September has arrived, and many among us are sending our kids off to school or returning to school ourselves. The rhythm of our lives points us toward learning. The book of Psalms contains a similar rhythm. Many psalms (34, 37, 49 and 112) teach us not only how to pray but also how to live more wisely, justly and faithfully. Psalm 1, the introduction to the Psalter, is one such psalm.
Psalm 1 speaks to each of us individually, contrasting the blessings of life lived in the company of the righteous to the death traps proffered by the wicked. At the center of the good life is the study of God’s Torah, usually translated “law.” Psalm 1, with its companions Psalms 19 and 119, speaks of Torah as something much deeper than the word “law” usually conveys.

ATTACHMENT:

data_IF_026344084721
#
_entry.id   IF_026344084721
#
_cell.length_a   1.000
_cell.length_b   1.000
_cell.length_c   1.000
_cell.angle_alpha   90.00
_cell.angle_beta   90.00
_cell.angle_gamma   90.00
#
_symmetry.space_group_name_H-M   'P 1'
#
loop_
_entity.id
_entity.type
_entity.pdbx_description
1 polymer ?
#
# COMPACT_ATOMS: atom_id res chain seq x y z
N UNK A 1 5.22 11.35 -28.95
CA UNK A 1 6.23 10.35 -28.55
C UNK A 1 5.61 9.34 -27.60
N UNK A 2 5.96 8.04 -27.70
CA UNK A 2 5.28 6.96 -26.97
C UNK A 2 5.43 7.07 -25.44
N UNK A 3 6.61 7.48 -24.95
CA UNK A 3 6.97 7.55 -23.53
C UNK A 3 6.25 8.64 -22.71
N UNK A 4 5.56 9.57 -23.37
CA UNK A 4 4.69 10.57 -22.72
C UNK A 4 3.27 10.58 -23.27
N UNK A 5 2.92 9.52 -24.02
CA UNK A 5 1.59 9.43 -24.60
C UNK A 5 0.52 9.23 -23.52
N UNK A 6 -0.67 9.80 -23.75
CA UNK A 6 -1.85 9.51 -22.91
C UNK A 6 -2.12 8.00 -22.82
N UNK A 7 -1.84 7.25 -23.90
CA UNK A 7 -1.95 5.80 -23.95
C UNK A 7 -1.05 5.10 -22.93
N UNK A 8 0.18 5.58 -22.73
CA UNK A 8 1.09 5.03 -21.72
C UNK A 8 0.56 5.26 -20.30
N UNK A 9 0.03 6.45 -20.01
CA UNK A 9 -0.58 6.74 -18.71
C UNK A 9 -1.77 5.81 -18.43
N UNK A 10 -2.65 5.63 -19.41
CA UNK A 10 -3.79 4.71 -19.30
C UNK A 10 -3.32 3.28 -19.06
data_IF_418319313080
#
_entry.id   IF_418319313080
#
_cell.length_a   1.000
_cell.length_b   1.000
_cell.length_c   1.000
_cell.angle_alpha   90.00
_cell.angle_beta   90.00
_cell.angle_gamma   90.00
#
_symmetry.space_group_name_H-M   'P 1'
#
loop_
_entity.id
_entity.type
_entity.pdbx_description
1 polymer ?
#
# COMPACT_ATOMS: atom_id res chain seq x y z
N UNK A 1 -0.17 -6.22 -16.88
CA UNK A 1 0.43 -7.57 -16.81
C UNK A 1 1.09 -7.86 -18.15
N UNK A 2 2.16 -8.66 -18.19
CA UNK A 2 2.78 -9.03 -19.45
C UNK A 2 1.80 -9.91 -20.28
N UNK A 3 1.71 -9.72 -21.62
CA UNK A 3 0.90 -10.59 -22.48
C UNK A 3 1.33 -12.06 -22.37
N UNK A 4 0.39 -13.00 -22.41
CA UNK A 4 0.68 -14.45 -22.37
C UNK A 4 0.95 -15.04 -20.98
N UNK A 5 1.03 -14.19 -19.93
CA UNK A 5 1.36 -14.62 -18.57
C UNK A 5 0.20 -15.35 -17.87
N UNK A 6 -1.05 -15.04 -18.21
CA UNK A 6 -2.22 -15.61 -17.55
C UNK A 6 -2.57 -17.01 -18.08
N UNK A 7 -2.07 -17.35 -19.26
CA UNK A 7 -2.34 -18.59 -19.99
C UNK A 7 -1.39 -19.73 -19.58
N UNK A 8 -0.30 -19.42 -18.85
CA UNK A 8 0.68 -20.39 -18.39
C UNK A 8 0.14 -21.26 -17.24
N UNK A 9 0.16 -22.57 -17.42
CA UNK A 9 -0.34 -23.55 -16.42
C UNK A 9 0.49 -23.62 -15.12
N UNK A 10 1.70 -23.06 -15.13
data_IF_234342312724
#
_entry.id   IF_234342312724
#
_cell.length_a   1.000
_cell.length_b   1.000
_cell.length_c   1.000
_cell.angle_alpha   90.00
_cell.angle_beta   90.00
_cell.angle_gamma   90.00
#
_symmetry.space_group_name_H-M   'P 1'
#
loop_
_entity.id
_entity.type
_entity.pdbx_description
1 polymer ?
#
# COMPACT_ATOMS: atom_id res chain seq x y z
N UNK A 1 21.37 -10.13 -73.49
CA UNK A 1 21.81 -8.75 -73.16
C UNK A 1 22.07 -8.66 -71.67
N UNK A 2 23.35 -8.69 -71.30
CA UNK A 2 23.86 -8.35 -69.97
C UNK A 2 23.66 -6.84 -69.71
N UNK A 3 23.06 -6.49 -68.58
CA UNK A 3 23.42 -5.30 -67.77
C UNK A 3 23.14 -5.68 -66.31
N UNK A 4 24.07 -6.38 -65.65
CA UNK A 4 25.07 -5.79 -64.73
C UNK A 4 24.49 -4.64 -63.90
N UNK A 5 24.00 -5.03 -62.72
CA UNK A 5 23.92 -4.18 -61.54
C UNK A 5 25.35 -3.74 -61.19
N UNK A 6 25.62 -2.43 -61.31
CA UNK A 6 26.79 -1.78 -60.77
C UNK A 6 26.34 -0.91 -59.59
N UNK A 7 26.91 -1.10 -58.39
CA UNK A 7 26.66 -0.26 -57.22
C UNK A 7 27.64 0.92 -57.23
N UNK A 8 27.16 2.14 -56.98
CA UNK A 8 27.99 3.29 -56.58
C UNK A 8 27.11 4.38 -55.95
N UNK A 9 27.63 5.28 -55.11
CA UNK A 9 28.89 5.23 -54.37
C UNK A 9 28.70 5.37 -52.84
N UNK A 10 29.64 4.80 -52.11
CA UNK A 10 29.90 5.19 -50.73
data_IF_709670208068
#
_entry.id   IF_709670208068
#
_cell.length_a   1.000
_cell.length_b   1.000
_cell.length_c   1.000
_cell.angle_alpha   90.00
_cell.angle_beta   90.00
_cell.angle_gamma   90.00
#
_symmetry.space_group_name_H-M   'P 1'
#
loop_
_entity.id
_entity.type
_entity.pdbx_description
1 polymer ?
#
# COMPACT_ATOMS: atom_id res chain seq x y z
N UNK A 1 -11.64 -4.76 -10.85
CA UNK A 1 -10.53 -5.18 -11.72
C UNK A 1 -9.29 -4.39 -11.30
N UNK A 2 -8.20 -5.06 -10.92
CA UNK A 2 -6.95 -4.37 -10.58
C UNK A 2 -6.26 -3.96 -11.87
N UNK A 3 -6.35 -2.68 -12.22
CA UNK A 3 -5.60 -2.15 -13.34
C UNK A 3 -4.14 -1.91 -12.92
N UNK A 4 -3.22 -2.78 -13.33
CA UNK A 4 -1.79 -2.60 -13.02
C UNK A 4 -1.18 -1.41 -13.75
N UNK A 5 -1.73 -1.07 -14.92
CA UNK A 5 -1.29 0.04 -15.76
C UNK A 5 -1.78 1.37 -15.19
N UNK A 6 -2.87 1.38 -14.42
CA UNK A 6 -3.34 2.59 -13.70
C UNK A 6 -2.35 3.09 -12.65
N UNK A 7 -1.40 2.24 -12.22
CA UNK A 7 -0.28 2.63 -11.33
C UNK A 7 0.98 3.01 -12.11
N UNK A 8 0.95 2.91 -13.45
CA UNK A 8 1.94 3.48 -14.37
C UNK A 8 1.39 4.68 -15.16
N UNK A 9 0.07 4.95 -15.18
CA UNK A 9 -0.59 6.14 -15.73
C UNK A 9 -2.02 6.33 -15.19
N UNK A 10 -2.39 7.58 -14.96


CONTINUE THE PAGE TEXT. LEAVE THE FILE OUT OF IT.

The Torah of the Lord is perfect, reviving the soul (Psalm 19:7). The Torah is truth (Psalm 119:142), the object of love (Psalm 119:113). Psalm 19 begins with an ode to the silent words the heavens proclaim as they tell the glory of God and then, through the second half, likens these celestial words to the perfection of Torah. Psalm 119 employs the 22 letters of the Hebrew alphabet, each letter used eight times to begin verses in its own stanza, to compose a perfect love song to Torah.
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